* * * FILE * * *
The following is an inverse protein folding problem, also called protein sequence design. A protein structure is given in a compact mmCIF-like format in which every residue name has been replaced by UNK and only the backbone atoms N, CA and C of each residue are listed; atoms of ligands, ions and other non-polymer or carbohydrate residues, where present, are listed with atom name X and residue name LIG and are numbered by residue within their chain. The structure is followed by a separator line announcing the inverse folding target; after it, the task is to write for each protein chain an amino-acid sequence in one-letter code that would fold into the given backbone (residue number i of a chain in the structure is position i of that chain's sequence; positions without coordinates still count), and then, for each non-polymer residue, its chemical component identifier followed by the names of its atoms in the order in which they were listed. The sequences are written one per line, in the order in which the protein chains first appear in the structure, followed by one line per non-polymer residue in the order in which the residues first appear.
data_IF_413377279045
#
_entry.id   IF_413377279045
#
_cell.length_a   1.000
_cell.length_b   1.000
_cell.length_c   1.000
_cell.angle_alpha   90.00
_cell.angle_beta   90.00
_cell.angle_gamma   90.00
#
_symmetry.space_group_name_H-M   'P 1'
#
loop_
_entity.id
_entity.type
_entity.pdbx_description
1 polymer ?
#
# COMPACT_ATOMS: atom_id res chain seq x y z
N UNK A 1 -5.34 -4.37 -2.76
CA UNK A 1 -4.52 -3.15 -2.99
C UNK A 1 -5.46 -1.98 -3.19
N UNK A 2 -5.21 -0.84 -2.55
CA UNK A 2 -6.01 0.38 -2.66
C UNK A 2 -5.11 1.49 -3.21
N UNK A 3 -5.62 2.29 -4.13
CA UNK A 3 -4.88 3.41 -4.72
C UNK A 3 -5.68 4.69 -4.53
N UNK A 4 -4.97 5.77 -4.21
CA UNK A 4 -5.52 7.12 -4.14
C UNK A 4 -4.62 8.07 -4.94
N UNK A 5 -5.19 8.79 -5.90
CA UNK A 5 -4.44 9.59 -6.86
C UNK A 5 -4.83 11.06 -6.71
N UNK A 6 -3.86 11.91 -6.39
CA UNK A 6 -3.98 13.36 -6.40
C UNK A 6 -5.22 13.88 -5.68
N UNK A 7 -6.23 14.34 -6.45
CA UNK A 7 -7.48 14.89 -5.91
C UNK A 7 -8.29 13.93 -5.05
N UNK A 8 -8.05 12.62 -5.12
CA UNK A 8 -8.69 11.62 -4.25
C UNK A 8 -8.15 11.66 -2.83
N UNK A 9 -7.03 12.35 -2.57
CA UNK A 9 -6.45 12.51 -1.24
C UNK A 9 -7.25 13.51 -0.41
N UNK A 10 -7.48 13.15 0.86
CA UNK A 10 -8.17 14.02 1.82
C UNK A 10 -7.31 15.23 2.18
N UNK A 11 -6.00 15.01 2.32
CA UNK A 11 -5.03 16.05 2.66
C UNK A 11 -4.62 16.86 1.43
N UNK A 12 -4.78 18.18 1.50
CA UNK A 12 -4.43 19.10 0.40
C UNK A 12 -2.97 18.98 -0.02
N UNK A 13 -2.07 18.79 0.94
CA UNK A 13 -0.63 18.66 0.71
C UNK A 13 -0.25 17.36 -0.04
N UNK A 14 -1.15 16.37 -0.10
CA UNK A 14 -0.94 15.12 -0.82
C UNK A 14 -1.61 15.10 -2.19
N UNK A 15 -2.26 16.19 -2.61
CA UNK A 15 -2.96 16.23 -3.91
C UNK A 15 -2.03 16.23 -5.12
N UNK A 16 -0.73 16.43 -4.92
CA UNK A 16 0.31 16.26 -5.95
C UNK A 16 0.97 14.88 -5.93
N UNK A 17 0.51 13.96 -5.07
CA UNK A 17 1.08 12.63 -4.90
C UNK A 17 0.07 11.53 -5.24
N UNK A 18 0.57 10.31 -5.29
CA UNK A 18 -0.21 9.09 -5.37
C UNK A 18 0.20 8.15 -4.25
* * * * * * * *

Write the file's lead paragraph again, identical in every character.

The following is an inverse protein folding problem, also called protein sequence design. A protein structure is given in a compact mmCIF-like format in which every residue name has been replaced by UNK and only the backbone atoms N, CA and C of each residue are listed; atoms of ligands, ions and other non-polymer or carbohydrate residues, where present, are listed with atom name X and residue name LIG and are numbered by residue within their chain. The structure is followed by a separator line announcing the inverse folding target; after it, the task is to write for each protein chain an amino-acid sequence in one-letter code that would fold into the given backbone (residue number i of a chain in the structure is position i of that chain's sequence; positions without coordinates still count), and then, for each non-polymer residue, its chemical component identifier followed by the names of its atoms in the order in which they were listed. The sequences are written one per line, in the order in which the protein chains first appear in the structure, followed by one line per non-polymer residue in the order in which the residues first appear.